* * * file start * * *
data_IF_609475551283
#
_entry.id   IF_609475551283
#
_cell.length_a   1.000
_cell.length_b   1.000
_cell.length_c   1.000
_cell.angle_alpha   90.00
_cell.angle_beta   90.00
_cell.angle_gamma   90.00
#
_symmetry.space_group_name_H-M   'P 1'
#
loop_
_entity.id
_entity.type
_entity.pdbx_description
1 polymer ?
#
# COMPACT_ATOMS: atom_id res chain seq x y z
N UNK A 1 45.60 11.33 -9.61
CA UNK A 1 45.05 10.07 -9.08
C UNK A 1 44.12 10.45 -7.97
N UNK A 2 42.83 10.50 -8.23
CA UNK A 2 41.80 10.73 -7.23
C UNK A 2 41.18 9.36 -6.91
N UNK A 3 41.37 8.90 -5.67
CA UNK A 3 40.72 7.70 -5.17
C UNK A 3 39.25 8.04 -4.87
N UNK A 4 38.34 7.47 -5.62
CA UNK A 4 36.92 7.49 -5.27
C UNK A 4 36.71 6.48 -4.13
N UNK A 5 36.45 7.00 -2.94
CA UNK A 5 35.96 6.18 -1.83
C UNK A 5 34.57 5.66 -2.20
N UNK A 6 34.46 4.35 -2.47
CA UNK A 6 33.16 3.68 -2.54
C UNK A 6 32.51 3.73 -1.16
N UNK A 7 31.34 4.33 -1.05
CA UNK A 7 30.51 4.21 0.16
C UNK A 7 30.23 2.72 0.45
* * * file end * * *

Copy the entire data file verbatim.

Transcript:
data_IF_609475551283
#
_entry.id   IF_609475551283
#
_cell.length_a   1.000
_cell.length_b   1.000
_cell.length_c   1.000
_cell.angle_alpha   90.00
_cell.angle_beta   90.00
_cell.angle_gamma   90.00
#
_symmetry.space_group_name_H-M   'P 1'
#
loop_
_entity.id
_entity.type
_entity.pdbx_description
1 polymer ?
#
# COMPACT_ATOMS: atom_id res chain seq x y z
N UNK A 1 45.60 11.33 -9.61
CA UNK A 1 45.05 10.07 -9.08
C UNK A 1 44.12 10.45 -7.97
N UNK A 2 42.83 10.50 -8.23
CA UNK A 2 41.80 10.73 -7.23
C UNK A 2 41.18 9.36 -6.91
N UNK A 3 41.37 8.90 -5.67
CA UNK A 3 40.72 7.70 -5.17
C UNK A 3 39.25 8.04 -4.87
N UNK A 4 38.34 7.47 -5.62
CA UNK A 4 36.92 7.49 -5.27
C UNK A 4 36.71 6.48 -4.13
N UNK A 5 36.45 7.00 -2.94
CA UNK A 5 35.96 6.18 -1.83
C UNK A 5 34.57 5.66 -2.20
N UNK A 6 34.46 4.35 -2.47
CA UNK A 6 33.16 3.68 -2.54
C UNK A 6 32.51 3.73 -1.16
N UNK A 7 31.34 4.33 -1.05
CA UNK A 7 30.51 4.21 0.16
C UNK A 7 30.23 2.72 0.45